As far as desire informing my own creative process… well, there’s the hope that when I sit down, I’m going to be entirely present, in my body, in my sensory life, in that moment. And my writing will take me to that place. You know as well as I that that’s a rare, rare thing, but that’s the hope that keeps me coming back.

AS: You’ve been entrenched in literary communities while authoring several books of fiction and nonfiction. Your writing also has strong poetic undercurrents; it makes me wonder about the value you’ve discovered in creating and generating work among the company of other artists, poets, and writers?

PL: I started out as a composer, moved on to poetry. By the time I was in grad school, where I studied fiction, I happened to gravitate toward the poets—they were my people. I knew how to talk to them, understood how they saw things. I felt a sense of kinship with their interest in sound, image, compression, metaphor. One of my best friends for 28 years is a painter and sculptor. So I’m used to borrowing moves from the adjacent arts—or thinking of my work “in conversation with”—and try to encourage students to do the same. Occasionally I’ll say to a class, if this essay were a song by a band, which band would have written it? That’s meant to be partly in fun—but there’s something of value there too, especially if we’re trying to be precise. I can’t imagine anything more turgid than being stuck in a form, feeling duty-bound to follow rules and regulations. Far more interesting to ask questions of rules and regulations, and by that I don’t necessarily mean a default no to them, but to keep a why? in the air.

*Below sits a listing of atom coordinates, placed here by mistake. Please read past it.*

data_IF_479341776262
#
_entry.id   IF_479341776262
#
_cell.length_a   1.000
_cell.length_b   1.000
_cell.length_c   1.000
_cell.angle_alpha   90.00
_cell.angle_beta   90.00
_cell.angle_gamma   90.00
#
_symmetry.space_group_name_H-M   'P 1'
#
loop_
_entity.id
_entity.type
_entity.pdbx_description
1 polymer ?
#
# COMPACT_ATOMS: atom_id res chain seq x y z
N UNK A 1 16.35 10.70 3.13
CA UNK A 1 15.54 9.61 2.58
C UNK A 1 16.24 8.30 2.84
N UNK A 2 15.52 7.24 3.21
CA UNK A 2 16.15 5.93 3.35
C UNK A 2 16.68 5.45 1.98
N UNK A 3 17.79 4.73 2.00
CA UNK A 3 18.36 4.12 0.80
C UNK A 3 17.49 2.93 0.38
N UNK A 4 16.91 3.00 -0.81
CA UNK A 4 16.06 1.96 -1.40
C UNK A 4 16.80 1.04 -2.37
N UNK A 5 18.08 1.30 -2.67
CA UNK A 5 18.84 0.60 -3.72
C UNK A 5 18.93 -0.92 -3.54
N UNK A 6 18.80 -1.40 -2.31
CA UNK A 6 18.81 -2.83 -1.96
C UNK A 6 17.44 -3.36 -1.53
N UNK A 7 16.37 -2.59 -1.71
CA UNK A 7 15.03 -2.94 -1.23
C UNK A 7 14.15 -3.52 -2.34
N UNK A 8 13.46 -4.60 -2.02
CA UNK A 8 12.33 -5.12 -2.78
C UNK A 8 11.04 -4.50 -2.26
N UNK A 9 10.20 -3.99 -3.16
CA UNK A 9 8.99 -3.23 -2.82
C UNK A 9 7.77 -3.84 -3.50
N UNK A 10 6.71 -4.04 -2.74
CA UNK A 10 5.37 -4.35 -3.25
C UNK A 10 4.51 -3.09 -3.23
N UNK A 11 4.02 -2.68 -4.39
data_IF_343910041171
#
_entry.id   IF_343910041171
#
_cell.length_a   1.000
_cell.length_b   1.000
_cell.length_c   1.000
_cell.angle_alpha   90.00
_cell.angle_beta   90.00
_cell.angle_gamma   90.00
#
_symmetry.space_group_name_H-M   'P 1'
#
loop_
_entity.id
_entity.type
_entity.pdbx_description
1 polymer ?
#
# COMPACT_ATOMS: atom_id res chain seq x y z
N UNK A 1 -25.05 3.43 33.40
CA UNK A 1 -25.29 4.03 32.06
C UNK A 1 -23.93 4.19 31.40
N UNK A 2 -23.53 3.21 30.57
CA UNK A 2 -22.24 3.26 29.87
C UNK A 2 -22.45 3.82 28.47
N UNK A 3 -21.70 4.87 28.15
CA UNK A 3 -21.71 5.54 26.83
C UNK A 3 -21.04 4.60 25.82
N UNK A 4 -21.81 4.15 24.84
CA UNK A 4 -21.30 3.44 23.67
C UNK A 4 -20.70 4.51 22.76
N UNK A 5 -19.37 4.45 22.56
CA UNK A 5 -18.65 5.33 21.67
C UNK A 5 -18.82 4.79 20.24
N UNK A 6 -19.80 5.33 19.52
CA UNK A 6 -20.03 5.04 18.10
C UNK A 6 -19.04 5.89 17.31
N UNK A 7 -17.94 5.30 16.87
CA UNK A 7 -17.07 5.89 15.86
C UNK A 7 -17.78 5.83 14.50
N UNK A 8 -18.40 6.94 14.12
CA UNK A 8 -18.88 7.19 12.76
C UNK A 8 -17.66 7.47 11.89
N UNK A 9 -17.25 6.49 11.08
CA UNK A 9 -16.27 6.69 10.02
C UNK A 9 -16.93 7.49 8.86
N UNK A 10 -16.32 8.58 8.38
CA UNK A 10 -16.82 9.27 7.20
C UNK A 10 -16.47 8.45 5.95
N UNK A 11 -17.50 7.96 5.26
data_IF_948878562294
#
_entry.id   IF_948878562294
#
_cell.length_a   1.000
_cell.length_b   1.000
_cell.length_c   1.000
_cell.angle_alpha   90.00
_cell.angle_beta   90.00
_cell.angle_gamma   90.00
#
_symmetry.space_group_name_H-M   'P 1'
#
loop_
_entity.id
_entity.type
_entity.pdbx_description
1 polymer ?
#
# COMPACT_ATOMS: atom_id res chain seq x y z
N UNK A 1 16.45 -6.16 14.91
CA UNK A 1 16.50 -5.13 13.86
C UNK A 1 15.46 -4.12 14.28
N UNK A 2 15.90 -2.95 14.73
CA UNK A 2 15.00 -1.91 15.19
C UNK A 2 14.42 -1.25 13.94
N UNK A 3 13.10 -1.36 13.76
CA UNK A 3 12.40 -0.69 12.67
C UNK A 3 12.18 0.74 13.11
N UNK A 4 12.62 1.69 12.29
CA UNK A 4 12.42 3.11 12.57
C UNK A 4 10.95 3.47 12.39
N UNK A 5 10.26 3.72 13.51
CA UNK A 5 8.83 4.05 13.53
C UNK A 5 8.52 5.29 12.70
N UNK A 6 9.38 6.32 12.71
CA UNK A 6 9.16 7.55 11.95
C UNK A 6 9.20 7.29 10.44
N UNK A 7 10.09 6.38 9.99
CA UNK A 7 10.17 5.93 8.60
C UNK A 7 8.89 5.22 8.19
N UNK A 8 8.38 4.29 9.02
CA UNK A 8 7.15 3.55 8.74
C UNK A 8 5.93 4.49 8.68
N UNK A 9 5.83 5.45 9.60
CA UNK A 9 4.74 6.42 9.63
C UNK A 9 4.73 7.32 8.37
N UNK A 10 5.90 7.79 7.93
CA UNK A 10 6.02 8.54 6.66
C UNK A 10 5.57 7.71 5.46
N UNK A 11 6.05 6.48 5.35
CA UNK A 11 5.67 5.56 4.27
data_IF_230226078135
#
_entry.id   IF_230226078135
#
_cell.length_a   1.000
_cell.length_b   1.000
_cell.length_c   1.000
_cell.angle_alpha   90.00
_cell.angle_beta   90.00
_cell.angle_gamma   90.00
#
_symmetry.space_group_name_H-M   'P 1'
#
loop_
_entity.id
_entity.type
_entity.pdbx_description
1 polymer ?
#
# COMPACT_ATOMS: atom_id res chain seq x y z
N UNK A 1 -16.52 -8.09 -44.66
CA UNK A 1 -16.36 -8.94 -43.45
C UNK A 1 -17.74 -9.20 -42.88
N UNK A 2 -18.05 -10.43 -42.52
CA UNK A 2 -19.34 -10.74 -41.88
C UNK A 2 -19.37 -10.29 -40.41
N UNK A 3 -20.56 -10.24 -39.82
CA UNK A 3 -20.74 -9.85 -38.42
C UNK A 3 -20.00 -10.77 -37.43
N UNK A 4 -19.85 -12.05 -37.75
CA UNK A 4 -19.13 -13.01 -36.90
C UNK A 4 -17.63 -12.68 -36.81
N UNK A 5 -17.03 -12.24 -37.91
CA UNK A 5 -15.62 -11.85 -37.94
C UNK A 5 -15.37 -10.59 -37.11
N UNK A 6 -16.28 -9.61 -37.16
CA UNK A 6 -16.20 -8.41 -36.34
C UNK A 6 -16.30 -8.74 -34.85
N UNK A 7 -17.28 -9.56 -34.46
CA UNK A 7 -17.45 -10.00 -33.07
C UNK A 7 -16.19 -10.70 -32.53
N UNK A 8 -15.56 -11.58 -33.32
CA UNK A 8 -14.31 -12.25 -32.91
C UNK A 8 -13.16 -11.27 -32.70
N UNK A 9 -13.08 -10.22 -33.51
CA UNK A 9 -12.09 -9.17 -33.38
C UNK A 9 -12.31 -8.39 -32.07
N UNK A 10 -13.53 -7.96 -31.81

AS: You’re on the faculty of a well-known MFA program and you’re affiliated with several artist colonies and workshops. I’m curious about where you find purpose in workshop settings, both as a facilitator or teacher and as a participant?

PL: Each workshop develops its own particular culture and sense of community, so there’s a part of me that’s wary of demystifying it. I think when everyone in the room is in it, when everyone’s alert and taking care, we’re also making something together, and that can be very beautiful, all these moving minds bending toward a single paragraph or a page. I believe in any workshop that’s permission-giving, in which we teach one another to be respectful of our idiosyncrasies, even our flaws—how to turn what some might think of as flaws into strengths? Of course there’s a place for saying “I can feel your brain and heart working in paragraph 1 but less so here,” but if the workshop is primarily no-based, the whole experience feels airless and dull and shockingly predictable. And it doesn't help anyone. I think amazing things can happen around the table when people feel safe, but also encouraged to risk.

AS: Paul! Thank you for being open to all my questions. Finally—because I have you—can you tell me what you are most excited about regarding the release of your latest book, Later? And can I press you to spill any secrets about your next book, Animal Care & Control?

PL: Later is definitely more forthright than anything I’ve ever written, and all the energy that went into pushing past the usual self-imposed limits gives the work a different kind of charge—I hope! At least early readers have been using words like “candid” and “frank” to describe it, which is relief, because you never know. You can think you’re putting yourself out there when you’re really not. Honestly I think the work of younger queer writers, say, Garth Greenwell or Carmen Machado or Ocean Vuong, or even the writing of my own queer students, has opened up a field of permission. I’ve always been interested in writing about sex, and all the psychological-cultural-political complexities enacted in sex, the whole mysterious, compelling theater of it, but I turned my attention to other matters in my most recent books. In some way I feel like I’ve come back home to the work I started in Lawnboy.